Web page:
Workers don’t need 10 cents, they need UBI
UBI could decrease financial insecurity, help businesses retain employees

As of Oct. 1, the minimum wage in Ontario has been raised 10 cents to $14.35 per hour.

This is up from the 25-cent increase on Oct. 1, 2020 and the previous $2.40 increase on Jan. 1, 2018.

While three minimum wage increases in the last few years may look good on paper, the recent 10-cent increase is hardly enough for Ontarians to be excited about. For those minimum-wage workers in Ontario who clock 40 hours per week, the raise amounts to an extra $4 each week before taxes. This difference is even more negligible for those working part time.

The move comes as a result of the Making Ontario Open for Business Act passed in 2018, which mandated the minimum wage be frozen at $14 per hour until 2020. After this, wages would begin to increase annually at a rate consistent with inflation.

Although Ontario’s minimum wage is increasing with inflation, the prices of goods and services aren’t anything close to charitable.

For example, since the beginning of the pandemic, grocery prices in Canada have been steadily rising. This year alone, Sylvain Charlebois — a professor at Dalhousie University in Halifax, N.S. — said the price of pork has increased by five per cent, and the price of beef has increased by almost 10 per cent. Charlebois predicted a lower food inventory for the fall which, in turn, would drive prices even higher.

Although prices for food items like chicken, produce and pasta have dropped, not all Ontarians have access to big-box stores where these items are sold at cheaper prices. For those living in rural and remote communities, having small, local grocery stores — where food prices tend to be higher overall — as the sole option for shopping makes the rising grocery prices hit even harder.

The extra 10 cents per hour won’t ensure minimum-wage workers come out on top. Instead, it only ensures they lose slightly less.

But minimum-wage workers shouldn’t be the only ones unsatisfied with this increase.

Small business owners may experience significant financial setbacks as a result of the increase. For example, a small business owner with just five employees working an eight-hour shift each day will now be required to pay an extra $16 per month in employee wages. This amounts to an extra $192 per year, which — for businesses that have suffered tremendous losses during the pandemic, including a potential decrease in customers due to Ontario’s vaccine passport mandate for select businesses — can be a big chunk of change. In response, small business owners may be forced to lay off employees or reduce hours, hurting minimum-wage workers and the community even more.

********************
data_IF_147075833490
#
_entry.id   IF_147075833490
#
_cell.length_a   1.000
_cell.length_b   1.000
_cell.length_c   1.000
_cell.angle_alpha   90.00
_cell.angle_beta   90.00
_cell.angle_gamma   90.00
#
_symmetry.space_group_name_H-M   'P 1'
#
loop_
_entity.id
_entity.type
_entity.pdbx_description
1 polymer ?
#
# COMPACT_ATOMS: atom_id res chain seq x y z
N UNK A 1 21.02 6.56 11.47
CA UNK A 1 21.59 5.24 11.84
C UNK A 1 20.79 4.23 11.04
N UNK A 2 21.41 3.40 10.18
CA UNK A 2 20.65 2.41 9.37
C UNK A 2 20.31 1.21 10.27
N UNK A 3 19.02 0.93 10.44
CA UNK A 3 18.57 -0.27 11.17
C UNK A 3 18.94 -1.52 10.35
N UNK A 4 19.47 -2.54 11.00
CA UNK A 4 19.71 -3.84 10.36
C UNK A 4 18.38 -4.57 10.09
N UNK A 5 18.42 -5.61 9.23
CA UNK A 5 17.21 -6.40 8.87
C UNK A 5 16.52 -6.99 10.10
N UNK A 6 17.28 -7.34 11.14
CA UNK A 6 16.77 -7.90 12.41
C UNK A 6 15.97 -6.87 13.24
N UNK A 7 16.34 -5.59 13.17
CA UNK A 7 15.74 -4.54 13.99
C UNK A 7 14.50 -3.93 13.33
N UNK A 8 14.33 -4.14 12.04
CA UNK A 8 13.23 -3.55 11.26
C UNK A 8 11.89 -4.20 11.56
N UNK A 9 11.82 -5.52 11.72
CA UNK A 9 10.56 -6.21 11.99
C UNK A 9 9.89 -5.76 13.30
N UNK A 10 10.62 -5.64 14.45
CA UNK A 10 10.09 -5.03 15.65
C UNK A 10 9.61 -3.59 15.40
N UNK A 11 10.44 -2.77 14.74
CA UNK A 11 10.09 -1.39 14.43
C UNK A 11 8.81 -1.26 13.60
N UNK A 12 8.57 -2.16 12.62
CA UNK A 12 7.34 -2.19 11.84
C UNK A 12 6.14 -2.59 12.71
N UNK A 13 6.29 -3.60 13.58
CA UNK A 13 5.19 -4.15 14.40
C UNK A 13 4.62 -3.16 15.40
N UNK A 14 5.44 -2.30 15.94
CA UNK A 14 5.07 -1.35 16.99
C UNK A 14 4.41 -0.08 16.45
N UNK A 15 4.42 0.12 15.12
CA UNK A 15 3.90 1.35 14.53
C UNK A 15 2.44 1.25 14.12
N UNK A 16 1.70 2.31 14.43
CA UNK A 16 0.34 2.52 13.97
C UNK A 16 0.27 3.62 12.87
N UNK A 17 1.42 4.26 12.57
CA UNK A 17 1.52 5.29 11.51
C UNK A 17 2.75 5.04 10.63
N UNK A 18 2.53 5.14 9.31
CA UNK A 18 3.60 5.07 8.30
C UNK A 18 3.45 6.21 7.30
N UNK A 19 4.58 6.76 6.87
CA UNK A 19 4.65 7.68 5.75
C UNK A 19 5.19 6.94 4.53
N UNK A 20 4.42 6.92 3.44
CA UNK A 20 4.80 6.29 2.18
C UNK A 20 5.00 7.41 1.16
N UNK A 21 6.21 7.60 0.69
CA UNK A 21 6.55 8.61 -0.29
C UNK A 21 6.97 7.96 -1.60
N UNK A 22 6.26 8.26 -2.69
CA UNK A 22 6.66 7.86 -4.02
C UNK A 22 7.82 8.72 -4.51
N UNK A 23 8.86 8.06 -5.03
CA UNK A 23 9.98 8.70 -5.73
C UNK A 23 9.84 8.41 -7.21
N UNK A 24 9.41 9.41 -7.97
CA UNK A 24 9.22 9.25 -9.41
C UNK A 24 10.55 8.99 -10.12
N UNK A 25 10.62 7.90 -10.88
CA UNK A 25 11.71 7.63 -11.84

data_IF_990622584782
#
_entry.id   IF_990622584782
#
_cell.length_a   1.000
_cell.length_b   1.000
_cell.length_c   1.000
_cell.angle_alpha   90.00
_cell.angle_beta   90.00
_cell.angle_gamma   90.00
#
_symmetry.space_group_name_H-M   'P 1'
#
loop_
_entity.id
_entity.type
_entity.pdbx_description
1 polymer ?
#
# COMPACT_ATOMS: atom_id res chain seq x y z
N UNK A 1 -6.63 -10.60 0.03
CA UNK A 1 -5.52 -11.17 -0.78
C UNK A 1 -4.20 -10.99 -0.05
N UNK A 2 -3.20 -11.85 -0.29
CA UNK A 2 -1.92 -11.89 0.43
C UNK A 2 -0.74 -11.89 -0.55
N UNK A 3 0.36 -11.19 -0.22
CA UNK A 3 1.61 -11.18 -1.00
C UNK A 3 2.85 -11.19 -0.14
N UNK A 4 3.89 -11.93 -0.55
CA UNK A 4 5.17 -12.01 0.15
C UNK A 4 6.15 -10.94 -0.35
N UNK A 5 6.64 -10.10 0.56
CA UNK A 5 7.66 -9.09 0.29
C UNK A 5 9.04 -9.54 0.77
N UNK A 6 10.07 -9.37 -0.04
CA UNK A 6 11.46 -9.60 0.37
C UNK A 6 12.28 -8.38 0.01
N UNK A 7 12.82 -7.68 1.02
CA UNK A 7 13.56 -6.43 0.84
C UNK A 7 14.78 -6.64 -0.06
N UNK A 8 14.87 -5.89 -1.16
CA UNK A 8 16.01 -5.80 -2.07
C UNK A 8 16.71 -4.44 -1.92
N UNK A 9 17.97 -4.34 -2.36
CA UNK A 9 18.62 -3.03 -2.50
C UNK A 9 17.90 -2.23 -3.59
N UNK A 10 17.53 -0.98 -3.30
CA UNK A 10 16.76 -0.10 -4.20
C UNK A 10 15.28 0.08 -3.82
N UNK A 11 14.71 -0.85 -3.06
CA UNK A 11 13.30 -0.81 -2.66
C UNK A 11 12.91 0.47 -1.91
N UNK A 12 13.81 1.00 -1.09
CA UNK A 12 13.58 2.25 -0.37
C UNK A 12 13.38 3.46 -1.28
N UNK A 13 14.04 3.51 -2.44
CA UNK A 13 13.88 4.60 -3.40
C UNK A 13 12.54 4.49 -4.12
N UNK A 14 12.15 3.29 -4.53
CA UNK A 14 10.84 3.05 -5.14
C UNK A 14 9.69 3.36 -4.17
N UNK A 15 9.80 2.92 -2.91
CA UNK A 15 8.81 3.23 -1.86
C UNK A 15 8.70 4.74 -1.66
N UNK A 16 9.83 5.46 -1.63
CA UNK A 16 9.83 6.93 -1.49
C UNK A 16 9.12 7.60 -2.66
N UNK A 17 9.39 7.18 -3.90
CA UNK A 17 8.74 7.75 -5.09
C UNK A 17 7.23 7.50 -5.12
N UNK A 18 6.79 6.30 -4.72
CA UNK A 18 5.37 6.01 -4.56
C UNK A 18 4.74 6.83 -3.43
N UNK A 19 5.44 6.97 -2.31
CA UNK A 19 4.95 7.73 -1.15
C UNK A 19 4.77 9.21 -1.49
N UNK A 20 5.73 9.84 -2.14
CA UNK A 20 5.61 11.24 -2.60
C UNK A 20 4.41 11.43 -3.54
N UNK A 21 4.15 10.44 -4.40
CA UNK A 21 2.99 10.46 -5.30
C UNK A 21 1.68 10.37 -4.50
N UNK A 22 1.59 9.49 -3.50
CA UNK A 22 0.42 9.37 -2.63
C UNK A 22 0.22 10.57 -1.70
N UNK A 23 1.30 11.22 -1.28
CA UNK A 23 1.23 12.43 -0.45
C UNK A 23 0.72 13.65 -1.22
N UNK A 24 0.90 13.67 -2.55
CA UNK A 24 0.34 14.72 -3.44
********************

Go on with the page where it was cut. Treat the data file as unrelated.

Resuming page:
So, if a slight raise in minimum wage is both useless to workers and harmful to businesses, we need a viable third alternative.

Enter universal basic income (UBI).

With UBI, every citizen would receive a guaranteed minimum amount of money regardless of factors like employment or financial need. This means workers would be able to afford the rising costs of goods and services without relying on paltry minimum-wage increases or working multiple jobs. It would also help ensure workers aren’t put in serious financial trouble if they are laid off from their jobs.

Further, UBI could mean businesses have a better shot at gaining and retaining employees — it would ensure workers can actually afford to have their sole employment income be from minimum-wage work. This might entice workers to undertake minimum wage jobs, many of which have been notoriously difficult to fill during the pandemic.

In fact, a recent ongoing experiment in Stockton, Calif. has demonstrated the potential benefits of a universal basic income. Over two years, some individuals living in low-income neighbourhoods were given $500 per month to spend however they pleased with no stipulations. The results were positive — the guaranteed income helped to reduce financial insecurity, and much of the money went back into the economy through the purchasing of basic necessities. Participants were allowed a sense of financial freedom they wouldn’t otherwise have had access to.

Further, contrary to the opinions of opponents of UBI, the study found the guaranteed income did not deter participants from continuing to work or seek employment — the portion of participants with full-time employment actually increased 12 per cent. Unsurprisingly, a two-year experiment in Finland produced similar results. Although not as strong, the Finnish study concluded that, at the very least, UBI did not harm employment rates.

In Canada, a similar, albeit short-lived, project was launched in Ontario in 2017. Various cities and surrounding areas were targeted to assess the efficacy of UBI in both rural and urban areas. However, the project was scrapped in 2018, two years before its proposed end date. As a result, the province missed out on potentially insightful data regarding the effects of UBI for Canadians in the long term.

Although the Ontario government might scoff at the thought of UBI, a 10-cent increase to minimum wage isn’t much better. What’s clear is slight raises in minimum wage harm both workers and employers, creating an economy that’s difficult to survive in. Unless Canada can find a better way to mitigate these harms, considering UBI should not be off the table. For workers getting nickel and dimed by the provincial government with meagre minimum-wage increases, UBI could make a well-heeled difference in their wallets.